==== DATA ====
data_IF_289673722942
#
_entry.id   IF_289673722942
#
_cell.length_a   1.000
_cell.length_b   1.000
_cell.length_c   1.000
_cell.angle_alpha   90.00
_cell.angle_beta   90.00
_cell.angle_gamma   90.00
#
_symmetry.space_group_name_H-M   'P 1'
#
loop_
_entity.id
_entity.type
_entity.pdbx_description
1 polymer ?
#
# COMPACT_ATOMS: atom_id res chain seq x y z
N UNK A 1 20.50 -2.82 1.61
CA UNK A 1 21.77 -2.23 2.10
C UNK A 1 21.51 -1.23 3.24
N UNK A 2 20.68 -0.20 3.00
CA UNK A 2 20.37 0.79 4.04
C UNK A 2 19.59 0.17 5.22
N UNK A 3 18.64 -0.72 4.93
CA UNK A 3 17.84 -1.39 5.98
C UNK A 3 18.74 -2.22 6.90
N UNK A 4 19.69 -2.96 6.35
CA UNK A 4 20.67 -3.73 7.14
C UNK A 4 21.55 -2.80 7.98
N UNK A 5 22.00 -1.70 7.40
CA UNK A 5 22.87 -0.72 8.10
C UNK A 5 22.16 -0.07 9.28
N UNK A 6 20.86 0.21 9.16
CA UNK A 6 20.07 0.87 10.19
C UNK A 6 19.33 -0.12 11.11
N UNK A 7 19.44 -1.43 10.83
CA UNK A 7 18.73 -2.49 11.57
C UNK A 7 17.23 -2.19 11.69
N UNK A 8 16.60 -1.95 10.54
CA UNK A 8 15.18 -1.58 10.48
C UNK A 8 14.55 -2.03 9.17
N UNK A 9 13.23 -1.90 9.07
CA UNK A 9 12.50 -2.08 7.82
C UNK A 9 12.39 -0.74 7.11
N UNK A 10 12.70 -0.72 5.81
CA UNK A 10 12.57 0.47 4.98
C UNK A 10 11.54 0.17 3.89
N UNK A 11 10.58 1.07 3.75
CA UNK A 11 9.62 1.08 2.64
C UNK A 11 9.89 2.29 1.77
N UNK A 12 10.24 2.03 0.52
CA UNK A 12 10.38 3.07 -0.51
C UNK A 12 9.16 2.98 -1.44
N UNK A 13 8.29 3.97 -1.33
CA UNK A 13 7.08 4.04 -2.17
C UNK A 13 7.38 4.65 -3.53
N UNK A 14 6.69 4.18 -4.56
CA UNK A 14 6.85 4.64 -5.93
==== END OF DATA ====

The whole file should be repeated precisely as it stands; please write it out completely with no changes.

data_IF_289673722942
#
_entry.id   IF_289673722942
#
_cell.length_a   1.000
_cell.length_b   1.000
_cell.length_c   1.000
_cell.angle_alpha   90.00
_cell.angle_beta   90.00
_cell.angle_gamma   90.00
#
_symmetry.space_group_name_H-M   'P 1'
#
loop_
_entity.id
_entity.type
_entity.pdbx_description
1 polymer ?
#
# COMPACT_ATOMS: atom_id res chain seq x y z
N UNK A 1 20.50 -2.82 1.61
CA UNK A 1 21.77 -2.23 2.10
C UNK A 1 21.51 -1.23 3.24
N UNK A 2 20.68 -0.20 3.00
CA UNK A 2 20.37 0.79 4.04
C UNK A 2 19.59 0.17 5.22
N UNK A 3 18.64 -0.72 4.93
CA UNK A 3 17.84 -1.39 5.98
C UNK A 3 18.74 -2.22 6.90
N UNK A 4 19.69 -2.96 6.35
CA UNK A 4 20.67 -3.73 7.14
C UNK A 4 21.55 -2.80 7.98
N UNK A 5 22.00 -1.70 7.40
CA UNK A 5 22.87 -0.72 8.10
C UNK A 5 22.16 -0.07 9.28
N UNK A 6 20.86 0.21 9.16
CA UNK A 6 20.07 0.87 10.19
C UNK A 6 19.33 -0.12 11.11
N UNK A 7 19.44 -1.43 10.83
CA UNK A 7 18.73 -2.49 11.57
C UNK A 7 17.23 -2.19 11.69
N UNK A 8 16.60 -1.95 10.54
CA UNK A 8 15.18 -1.58 10.48
C UNK A 8 14.55 -2.03 9.17
N UNK A 9 13.23 -1.90 9.07
CA UNK A 9 12.50 -2.08 7.82
C UNK A 9 12.39 -0.74 7.11
N UNK A 10 12.70 -0.72 5.81
CA UNK A 10 12.57 0.47 4.98
C UNK A 10 11.54 0.17 3.89
N UNK A 11 10.58 1.07 3.75
CA UNK A 11 9.62 1.08 2.64
C UNK A 11 9.89 2.29 1.77
N UNK A 12 10.24 2.03 0.52
CA UNK A 12 10.38 3.07 -0.51
C UNK A 12 9.16 2.98 -1.44
N UNK A 13 8.29 3.97 -1.33
CA UNK A 13 7.08 4.04 -2.17
C UNK A 13 7.38 4.65 -3.53
N UNK A 14 6.69 4.18 -4.56
CA UNK A 14 6.85 4.64 -5.93